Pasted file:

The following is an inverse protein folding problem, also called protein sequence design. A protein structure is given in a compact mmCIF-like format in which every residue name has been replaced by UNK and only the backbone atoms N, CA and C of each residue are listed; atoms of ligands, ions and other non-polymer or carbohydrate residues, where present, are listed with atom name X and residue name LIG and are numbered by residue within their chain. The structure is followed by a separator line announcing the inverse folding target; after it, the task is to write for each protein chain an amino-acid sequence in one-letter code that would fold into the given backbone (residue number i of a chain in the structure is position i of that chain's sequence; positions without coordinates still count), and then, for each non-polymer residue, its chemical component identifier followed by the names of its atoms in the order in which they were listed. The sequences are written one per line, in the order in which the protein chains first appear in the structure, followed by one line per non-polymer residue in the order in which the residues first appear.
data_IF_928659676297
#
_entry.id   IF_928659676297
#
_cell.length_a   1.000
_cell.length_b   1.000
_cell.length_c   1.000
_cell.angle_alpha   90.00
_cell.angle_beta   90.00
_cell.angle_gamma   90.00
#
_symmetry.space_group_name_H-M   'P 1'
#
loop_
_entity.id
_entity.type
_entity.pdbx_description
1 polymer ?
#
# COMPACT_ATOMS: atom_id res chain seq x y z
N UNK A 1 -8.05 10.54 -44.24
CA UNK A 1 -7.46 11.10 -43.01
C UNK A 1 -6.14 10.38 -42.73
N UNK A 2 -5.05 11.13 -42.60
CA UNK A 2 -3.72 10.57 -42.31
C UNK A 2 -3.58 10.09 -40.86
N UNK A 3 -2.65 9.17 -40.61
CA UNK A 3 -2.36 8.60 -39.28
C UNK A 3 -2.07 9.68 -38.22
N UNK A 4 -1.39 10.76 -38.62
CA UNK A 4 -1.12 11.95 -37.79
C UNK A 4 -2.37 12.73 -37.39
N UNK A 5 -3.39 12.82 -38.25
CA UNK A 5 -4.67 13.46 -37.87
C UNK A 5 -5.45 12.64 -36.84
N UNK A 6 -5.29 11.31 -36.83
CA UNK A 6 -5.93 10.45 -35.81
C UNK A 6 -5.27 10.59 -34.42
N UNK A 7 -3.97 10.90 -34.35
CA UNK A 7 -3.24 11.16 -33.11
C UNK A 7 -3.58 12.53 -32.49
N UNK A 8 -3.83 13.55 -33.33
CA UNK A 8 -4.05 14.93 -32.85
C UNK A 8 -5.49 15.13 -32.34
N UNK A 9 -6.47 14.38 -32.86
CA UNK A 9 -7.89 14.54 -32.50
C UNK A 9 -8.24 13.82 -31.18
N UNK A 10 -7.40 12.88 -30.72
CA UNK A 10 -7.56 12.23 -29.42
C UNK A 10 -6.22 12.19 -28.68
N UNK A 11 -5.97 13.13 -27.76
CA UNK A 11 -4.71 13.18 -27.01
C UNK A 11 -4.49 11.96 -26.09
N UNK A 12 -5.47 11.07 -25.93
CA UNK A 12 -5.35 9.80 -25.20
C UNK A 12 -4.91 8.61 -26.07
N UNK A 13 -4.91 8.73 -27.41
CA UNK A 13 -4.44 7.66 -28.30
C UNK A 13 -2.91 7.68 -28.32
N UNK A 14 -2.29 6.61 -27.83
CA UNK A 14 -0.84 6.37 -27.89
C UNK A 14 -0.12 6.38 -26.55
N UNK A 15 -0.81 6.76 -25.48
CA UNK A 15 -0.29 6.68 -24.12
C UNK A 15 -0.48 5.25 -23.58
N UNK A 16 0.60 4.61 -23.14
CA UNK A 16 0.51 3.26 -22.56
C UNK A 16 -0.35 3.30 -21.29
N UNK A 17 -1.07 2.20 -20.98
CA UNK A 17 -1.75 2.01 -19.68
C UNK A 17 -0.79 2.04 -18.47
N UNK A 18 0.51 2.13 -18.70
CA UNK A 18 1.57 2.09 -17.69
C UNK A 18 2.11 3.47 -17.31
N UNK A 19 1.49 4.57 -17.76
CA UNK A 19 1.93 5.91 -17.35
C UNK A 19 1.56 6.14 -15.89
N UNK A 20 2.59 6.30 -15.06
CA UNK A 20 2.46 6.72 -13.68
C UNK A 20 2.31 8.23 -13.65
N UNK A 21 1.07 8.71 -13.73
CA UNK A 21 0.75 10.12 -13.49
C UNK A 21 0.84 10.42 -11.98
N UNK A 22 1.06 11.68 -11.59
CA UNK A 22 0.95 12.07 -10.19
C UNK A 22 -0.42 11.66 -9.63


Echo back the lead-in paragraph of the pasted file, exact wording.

The following is an inverse protein folding problem, also called protein sequence design. A protein structure is given in a compact mmCIF-like format in which every residue name has been replaced by UNK and only the backbone atoms N, CA and C of each residue are listed; atoms of ligands, ions and other non-polymer or carbohydrate residues, where present, are listed with atom name X and residue name LIG and are numbered by residue within their chain. The structure is followed by a separator line announcing the inverse folding target; after it, the task is to write for each protein chain an amino-acid sequence in one-letter code that would fold into the given backbone (residue number i of a chain in the structure is position i of that chain's sequence; positions without coordinates still count), and then, for each non-polymer residue, its chemical component identifier followed by the names of its atoms in the order in which they were listed. The sequences are written one per line, in the order in which the protein chains first appear in the structure, followed by one line per non-polymer residue in the order in which the residues first appear.